Privatise all business and law schools

In September 2007, BPP Professional Education made history by becoming the first for-profit private company in the UK to be awarded degree-granting powers by the Privy Council. While this is clearly a positive development, it also helps to shed light on the depressing fact that throughout the twentieth century successive UK governments have discriminated against for-profit institutions in higher education.

 

The end result is that in the first decade of the 21st century, one of the UK’s most important service sectors is now dominated by approximately 133 non-profit educational charities, which nobody appears to own and which are heavily dependent on government handouts. As the profit motive plays a critically important role in a majority of the other sectors of the economy, it would be naive to believe that the crowding out of the profit motive from higher education would have no unintended consequences or hidden costs.

 

BPP’s innovative approach to education is also attractive. For example, while regular lectures are used, BPP’s programmes also have a strong focus on small group sessions including tutorials, seminars and workshops. Lectures are also available in a variety of formats including traditional delivery, DVD and streamed for download to an MP3 player. As BPP Business School’s mission is to train people to become business professionals they also operate a professional careers service which they view as being an integral part of the educational experience which they provide. A student will receive career support as soon as they enrol.

 

Finally, the Business School also claims to lead the field not only in client-friendly but also in time-efficient course design. In short they have adopted the Buckingham model and now deliver three year courses in two years. Contrast this with the non-profit, publicly funded institutions who continue to meet and publish reports and set up committees to discuss the pros and cons of reforming the academic curriculum.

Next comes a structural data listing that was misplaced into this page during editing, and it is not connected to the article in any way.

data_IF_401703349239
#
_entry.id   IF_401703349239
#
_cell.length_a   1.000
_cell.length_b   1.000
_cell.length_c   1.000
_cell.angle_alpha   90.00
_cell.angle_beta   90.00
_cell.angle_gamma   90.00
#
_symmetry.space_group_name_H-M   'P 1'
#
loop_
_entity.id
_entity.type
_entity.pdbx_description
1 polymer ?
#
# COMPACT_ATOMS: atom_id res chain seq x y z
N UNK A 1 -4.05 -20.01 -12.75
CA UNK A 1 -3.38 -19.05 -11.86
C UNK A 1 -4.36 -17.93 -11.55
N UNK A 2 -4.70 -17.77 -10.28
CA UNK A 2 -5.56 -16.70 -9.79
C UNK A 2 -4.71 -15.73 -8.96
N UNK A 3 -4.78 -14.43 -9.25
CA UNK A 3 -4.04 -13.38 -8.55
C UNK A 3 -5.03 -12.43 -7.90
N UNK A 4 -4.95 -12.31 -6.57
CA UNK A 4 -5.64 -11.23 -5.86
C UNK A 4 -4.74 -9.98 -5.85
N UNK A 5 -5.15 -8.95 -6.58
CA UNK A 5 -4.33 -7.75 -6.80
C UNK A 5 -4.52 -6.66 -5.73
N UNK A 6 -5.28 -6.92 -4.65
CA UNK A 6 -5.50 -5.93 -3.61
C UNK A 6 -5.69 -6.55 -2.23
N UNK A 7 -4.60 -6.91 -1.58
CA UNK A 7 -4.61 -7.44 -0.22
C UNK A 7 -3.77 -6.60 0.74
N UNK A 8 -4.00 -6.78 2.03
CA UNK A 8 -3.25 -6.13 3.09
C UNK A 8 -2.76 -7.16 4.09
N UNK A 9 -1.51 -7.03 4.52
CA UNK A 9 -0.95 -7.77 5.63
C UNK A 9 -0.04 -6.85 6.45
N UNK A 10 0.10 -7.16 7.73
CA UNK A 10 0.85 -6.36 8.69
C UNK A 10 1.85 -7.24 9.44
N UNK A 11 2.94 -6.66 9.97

The simple fact that BPP can now deliver degree programmes in business and law in two years instead of three, without receiving government handouts, at a lower cost and still generate a profit, confirms that there is no market failure in the provision of these services. Instead it is simply the case that the market has not been allowed to develop. The solution is to privatise every law and business school across the country, allowing each university to keep the proceeds from each sale.

Why limit privatisation of schools to business and law? What about primary and secondary schools too?There is a question whether so-called ‘research’ is a desirable, or even necessary, part of business schools and law schools — and, if so, how to finance it. Should such research be self-financing? Or should it be subsidised from profits on teaching? Or might it be necessary to fund it out of donations, either ‘general’ or earmarked for research?

Good stuff, I second what D R Myddleton says. The whole thing goes hand-in-hand with taxpayer-funded vouchers.

Reference research, NIIT in India has two research centres. The first is a pure research unit whose brief is to pursue any interesting ideas in education, without any need to look for commercial application. Prof Mitra’s ‘Hole in the Wall’ experiments are a product of this research. The second focuses on business driven R&D and has the following brief: If we (or a competitor) can teach this course in an hour, how can we teach it in half an hour?’ Or, ‘if it takes us one month to develop this course, how can we develop it in half a month?’ They have also developed their own innovative learning techniques, specific teaching methods and introduced their own branded qualifications.

Why limit privatisation of schools to business and law? What about primary and secondary schools too?There is a question whether so-called ‘research’ is a desirable, or even necessary, part of business schools and law schools — and, if so, how to finance it. Should such research be self-financing? Or should it be subsidised from profits on teaching? Or might it be necessary to fund it out of donations, either ‘general’ or earmarked for research?

Good stuff, I second what D R Myddleton says. The whole thing goes hand-in-hand with taxpayer-funded vouchers.

Reference research, NIIT in India has two research centres. The first is a pure research unit whose brief is to pursue any interesting ideas in education, without any need to look for commercial application. Prof Mitra’s ‘Hole in the Wall’ experiments are a product of this research. The second focuses on business driven R&D and has the following brief: If we (or a competitor) can teach this course in an hour, how can we teach it in half an hour?’ Or, ‘if it takes us one month to develop this course, how can we develop it in half a month?’ They have also developed their own innovative learning techniques, specific teaching methods and introduced their own branded qualifications.

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